Cricket

Published on February 21st, 2018 | by Suraj Choudhari

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Are shorter-formats losing the ‘home advantage’?

“It would be a bit early to say if ‘home advantage’ exists in shorter formats or not? But more one-sided series like these, where home sides are struggling to get going, will certainly demand answers”.

Cricket is a game of uncertainties, a game of surprises and unpredictability. More the uncertainty, more the excitement. In this game, ‘home advantage’ plays a massive role. Over the years, teams have benefited massively in matches played in their backyard, especially in Test cricket.

In fact, a team’s fortune depends largely on the conditions while playing against the red ball. They are used to home conditions, this is where they’ve learnt the art of the game and know it inside out. India lost the Test series 2-1 in South Africa but wreaked havoc against the top sides back home. Saying that they dominated the home Test season would be an understatement, such had been the impact. Of course, home advantage played a key role behind their unbeatable streak.

While the ‘home advantage’ has become pivotal in Test cricket, it has surprisingly become contradictory in shorter formats in the recent times. It’s not that this concept has evolved out of the blue, but the fact that home sides are failing to even put up a fight is mind-boggling. Shorter formats have been competitive on alien lands and visiting sides have also done well on an overseas tour. It’s true that home advantage had a little role to play in ODIs and T20Is, but the two recently concluded ODI series that had one-sided results, have completely outplayed the home advantage.

The South Africans were found wanting against the Indian spinners. Chahal and Yadav mesmerised Proteas batters, a scenario not so common on South African wickets, which is supposed to help fast bowlers. Image Courtesy: ESPNcricinfo

South Africa lived up to the expectations in the three-match Test series against India, winning it by 2-1. They were right on the money but India were competitive too. The same South African side has looked bereft of oomph in shorter formats. They were clueless in the six-match ODI series, losing it 5-1. And one wouldn’t be wrong in saying that they were fortunate to have won the only game of the series. Despite the series being played in their backyard, South Africa looked vulnerable and India did well in exploiting their weakness brutally.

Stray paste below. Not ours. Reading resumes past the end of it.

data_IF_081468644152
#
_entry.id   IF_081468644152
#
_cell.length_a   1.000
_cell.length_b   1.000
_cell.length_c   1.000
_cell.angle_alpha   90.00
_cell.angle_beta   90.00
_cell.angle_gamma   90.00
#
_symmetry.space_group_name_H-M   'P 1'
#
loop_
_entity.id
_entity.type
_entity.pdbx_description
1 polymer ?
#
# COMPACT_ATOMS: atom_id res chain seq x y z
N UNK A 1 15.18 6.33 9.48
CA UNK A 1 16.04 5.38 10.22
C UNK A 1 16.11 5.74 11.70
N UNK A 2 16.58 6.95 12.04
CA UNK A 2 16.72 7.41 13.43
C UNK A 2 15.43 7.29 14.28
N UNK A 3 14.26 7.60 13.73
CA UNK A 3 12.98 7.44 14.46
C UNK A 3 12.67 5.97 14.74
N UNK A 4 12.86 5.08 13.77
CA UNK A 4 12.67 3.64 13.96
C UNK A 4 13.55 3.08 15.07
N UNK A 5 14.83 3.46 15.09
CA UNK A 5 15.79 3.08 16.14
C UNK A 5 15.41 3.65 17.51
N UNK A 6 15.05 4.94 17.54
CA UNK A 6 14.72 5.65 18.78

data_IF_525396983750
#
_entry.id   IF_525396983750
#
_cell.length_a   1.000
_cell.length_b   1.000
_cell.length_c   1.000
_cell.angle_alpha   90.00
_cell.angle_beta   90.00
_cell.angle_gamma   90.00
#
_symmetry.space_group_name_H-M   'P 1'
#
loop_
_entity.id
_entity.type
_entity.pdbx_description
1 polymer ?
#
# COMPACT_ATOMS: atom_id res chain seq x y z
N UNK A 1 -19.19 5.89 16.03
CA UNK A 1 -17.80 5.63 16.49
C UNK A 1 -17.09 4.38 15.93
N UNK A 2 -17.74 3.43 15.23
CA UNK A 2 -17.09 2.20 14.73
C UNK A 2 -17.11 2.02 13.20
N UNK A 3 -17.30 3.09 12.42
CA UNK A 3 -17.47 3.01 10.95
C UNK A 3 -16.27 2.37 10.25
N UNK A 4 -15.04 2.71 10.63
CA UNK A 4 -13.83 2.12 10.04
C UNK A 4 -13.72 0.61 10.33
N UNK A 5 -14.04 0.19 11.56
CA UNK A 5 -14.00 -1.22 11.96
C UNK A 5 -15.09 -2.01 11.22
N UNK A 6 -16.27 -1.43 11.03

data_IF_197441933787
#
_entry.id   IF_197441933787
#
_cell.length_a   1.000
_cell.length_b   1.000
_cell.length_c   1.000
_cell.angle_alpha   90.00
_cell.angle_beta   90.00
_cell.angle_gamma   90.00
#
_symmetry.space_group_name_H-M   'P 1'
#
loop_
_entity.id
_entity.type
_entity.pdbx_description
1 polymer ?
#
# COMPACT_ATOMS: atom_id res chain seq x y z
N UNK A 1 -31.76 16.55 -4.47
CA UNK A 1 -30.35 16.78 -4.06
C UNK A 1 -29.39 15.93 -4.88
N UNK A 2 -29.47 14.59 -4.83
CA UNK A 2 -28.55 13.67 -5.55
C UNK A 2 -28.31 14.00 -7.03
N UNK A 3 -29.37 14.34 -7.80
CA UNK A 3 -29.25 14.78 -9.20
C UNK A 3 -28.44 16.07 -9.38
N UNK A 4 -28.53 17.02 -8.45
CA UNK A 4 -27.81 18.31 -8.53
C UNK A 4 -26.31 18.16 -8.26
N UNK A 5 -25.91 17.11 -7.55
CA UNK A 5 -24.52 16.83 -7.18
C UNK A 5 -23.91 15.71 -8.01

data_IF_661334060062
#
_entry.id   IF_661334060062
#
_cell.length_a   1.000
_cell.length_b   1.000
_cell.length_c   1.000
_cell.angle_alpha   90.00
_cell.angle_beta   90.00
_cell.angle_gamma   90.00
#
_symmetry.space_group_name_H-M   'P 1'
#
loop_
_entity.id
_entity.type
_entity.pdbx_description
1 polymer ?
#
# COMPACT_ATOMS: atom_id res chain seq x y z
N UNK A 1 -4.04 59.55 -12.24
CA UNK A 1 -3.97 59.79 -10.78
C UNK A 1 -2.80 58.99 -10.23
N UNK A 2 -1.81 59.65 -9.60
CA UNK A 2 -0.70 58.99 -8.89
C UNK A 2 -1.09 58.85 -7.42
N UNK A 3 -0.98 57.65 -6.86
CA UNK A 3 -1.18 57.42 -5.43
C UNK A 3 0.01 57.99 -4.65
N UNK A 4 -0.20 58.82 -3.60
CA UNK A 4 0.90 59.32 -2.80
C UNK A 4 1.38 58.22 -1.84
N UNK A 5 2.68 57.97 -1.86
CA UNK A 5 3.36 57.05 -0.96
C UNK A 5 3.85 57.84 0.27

One may say that South Africa were unfortunate to have lost key players due to injury, but that would have hardly made any difference. After a disheartening campaign in the ODIs, South Africa had their hopes pinned to the T20I series, but a dismal start has only cut it short. India outplayed the host in the series opener and will be the team to beat in the next two games.

Talking about Australia, they did well to win the Ashes Down Under. Despite some flaws in the line-up, their players exploited the conditions to the fullest to regain the Ashes. They won the five-match series 4-0, but failed to replicate similar magic in the 50-over format. They lost the five-match series 4-1 against a rejuvenated English side. England, on the other hand, looked unstoppable in the ODI series and did well to seal a series victory.

England bounced back from the terrible Ashes series and gunned down Australia in ODI series. Image Courtesy: Hindustan Times

Two top ODI sides in world cricket have floundered in their backyard. Has the home advantage been completely lost in the shorter formats? Both the teams, despite having a good idea of the wickets, conditions, and crowd support have failed to seal the series, which is surprising. One of the main reasons behind the sides struggling in Tests but able to dominate ODIs may be the homogeneity in surfaces.

Pitches in shorter-formats are mostly the same across the globe – batting friendly. While Test cricket has many different things to test in a visiting side, the scenario is not the same in white ball cricket. It is often said, cricket gets more competitive when the conditions are bowling friendly. The balance is heavily tilted in favour of the batsmen in shorter formats, but the fact that South Africa were not even competitive and Australia’s failure to reap fruitful results is astounding.

One just can’t deny the fact that India and England are two best sides in world cricket and would have won the series anyway. But the fact that they won the series by a huge margin raises a lot of questions. It would be a bit early to say if ‘home advantage’ exists in shorter formats or not? But more one-sided series like these, where home sides are struggling to get going, will certainly demand answers.

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About the Author

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Suraj Choudhari is a freelance sports journalist. He is an avid follower of the game and played the sport at club level. With a radical understanding about the subtle nuances and intricacies of cricket, he tries to express it through paper and pen.



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